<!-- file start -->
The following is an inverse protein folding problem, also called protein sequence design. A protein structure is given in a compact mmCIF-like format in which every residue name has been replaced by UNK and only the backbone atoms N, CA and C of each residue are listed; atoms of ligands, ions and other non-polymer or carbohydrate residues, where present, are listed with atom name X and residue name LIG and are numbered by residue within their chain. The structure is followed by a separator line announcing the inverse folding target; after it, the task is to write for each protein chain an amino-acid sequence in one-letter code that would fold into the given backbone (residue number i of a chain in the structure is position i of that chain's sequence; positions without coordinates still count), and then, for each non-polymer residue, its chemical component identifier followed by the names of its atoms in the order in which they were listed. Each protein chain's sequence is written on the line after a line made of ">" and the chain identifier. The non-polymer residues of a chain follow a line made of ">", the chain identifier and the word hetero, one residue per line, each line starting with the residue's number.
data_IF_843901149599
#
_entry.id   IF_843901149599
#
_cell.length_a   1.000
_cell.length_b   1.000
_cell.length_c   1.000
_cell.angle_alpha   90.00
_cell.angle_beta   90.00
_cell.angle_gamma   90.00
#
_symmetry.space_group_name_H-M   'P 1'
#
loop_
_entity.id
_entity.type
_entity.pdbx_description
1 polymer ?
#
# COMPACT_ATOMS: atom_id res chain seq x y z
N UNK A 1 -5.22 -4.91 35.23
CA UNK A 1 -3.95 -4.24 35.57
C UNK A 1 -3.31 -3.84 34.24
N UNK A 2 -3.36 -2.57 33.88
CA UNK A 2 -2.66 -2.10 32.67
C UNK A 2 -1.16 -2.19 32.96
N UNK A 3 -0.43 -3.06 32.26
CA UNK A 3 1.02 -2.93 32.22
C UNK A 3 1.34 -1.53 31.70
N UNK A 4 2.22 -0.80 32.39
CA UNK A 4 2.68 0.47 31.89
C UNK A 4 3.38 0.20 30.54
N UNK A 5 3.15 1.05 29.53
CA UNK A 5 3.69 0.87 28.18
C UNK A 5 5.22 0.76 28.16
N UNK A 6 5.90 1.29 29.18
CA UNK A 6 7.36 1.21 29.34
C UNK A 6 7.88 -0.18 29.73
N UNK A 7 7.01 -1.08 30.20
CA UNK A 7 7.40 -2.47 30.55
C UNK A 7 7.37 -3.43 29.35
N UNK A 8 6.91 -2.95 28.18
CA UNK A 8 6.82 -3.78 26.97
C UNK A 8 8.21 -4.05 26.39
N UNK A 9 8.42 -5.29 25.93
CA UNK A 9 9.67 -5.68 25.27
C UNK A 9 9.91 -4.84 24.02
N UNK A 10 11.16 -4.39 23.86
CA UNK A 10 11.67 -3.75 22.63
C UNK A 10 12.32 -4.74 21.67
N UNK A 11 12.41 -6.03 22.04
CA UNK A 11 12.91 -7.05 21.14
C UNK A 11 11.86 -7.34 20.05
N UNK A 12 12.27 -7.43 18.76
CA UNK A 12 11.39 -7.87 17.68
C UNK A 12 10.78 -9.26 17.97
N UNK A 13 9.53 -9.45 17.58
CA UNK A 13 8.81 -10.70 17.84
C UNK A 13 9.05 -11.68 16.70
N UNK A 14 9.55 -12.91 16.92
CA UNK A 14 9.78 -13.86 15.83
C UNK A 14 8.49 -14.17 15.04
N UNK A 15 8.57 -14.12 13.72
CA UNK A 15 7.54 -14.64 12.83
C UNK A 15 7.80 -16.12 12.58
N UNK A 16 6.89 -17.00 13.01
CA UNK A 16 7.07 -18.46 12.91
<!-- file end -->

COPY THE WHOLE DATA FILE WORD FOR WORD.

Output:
The following is an inverse protein folding problem, also called protein sequence design. A protein structure is given in a compact mmCIF-like format in which every residue name has been replaced by UNK and only the backbone atoms N, CA and C of each residue are listed; atoms of ligands, ions and other non-polymer or carbohydrate residues, where present, are listed with atom name X and residue name LIG and are numbered by residue within their chain. The structure is followed by a separator line announcing the inverse folding target; after it, the task is to write for each protein chain an amino-acid sequence in one-letter code that would fold into the given backbone (residue number i of a chain in the structure is position i of that chain's sequence; positions without coordinates still count), and then, for each non-polymer residue, its chemical component identifier followed by the names of its atoms in the order in which they were listed. Each protein chain's sequence is written on the line after a line made of ">" and the chain identifier. The non-polymer residues of a chain follow a line made of ">", the chain identifier and the word hetero, one residue per line, each line starting with the residue's number.
data_IF_843901149599
#
_entry.id   IF_843901149599
#
_cell.length_a   1.000
_cell.length_b   1.000
_cell.length_c   1.000
_cell.angle_alpha   90.00
_cell.angle_beta   90.00
_cell.angle_gamma   90.00
#
_symmetry.space_group_name_H-M   'P 1'
#
loop_
_entity.id
_entity.type
_entity.pdbx_description
1 polymer ?
#
# COMPACT_ATOMS: atom_id res chain seq x y z
N UNK A 1 -5.22 -4.91 35.23
CA UNK A 1 -3.95 -4.24 35.57
C UNK A 1 -3.31 -3.84 34.24
N UNK A 2 -3.36 -2.57 33.88
CA UNK A 2 -2.66 -2.10 32.67
C UNK A 2 -1.16 -2.19 32.96
N UNK A 3 -0.43 -3.06 32.26
CA UNK A 3 1.02 -2.93 32.22
C UNK A 3 1.34 -1.53 31.70
N UNK A 4 2.22 -0.80 32.39
CA UNK A 4 2.68 0.47 31.89
C UNK A 4 3.38 0.20 30.54
N UNK A 5 3.15 1.05 29.53
CA UNK A 5 3.69 0.87 28.18
C UNK A 5 5.22 0.76 28.16
N UNK A 6 5.90 1.29 29.18
CA UNK A 6 7.36 1.21 29.34
C UNK A 6 7.88 -0.18 29.73
N UNK A 7 7.01 -1.08 30.20
CA UNK A 7 7.40 -2.47 30.55
C UNK A 7 7.37 -3.43 29.35
N UNK A 8 6.91 -2.95 28.18
CA UNK A 8 6.82 -3.78 26.97
C UNK A 8 8.21 -4.05 26.39
N UNK A 9 8.42 -5.29 25.93
CA UNK A 9 9.67 -5.68 25.27
C UNK A 9 9.91 -4.84 24.02
N UNK A 10 11.16 -4.39 23.86
CA UNK A 10 11.67 -3.75 22.63
C UNK A 10 12.32 -4.74 21.67
N UNK A 11 12.41 -6.03 22.04
CA UNK A 11 12.91 -7.05 21.14
C UNK A 11 11.86 -7.34 20.05
N UNK A 12 12.27 -7.43 18.76
CA UNK A 12 11.39 -7.87 17.68
C UNK A 12 10.78 -9.26 17.97
N UNK A 13 9.53 -9.45 17.58
CA UNK A 13 8.81 -10.70 17.84
C UNK A 13 9.05 -11.68 16.70
N UNK A 14 9.55 -12.91 16.92
CA UNK A 14 9.78 -13.86 15.83
C UNK A 14 8.49 -14.17 15.04
N UNK A 15 8.57 -14.12 13.72
CA UNK A 15 7.54 -14.64 12.83
C UNK A 15 7.80 -16.12 12.58
N UNK A 16 6.89 -17.00 13.01
CA UNK A 16 7.07 -18.46 12.91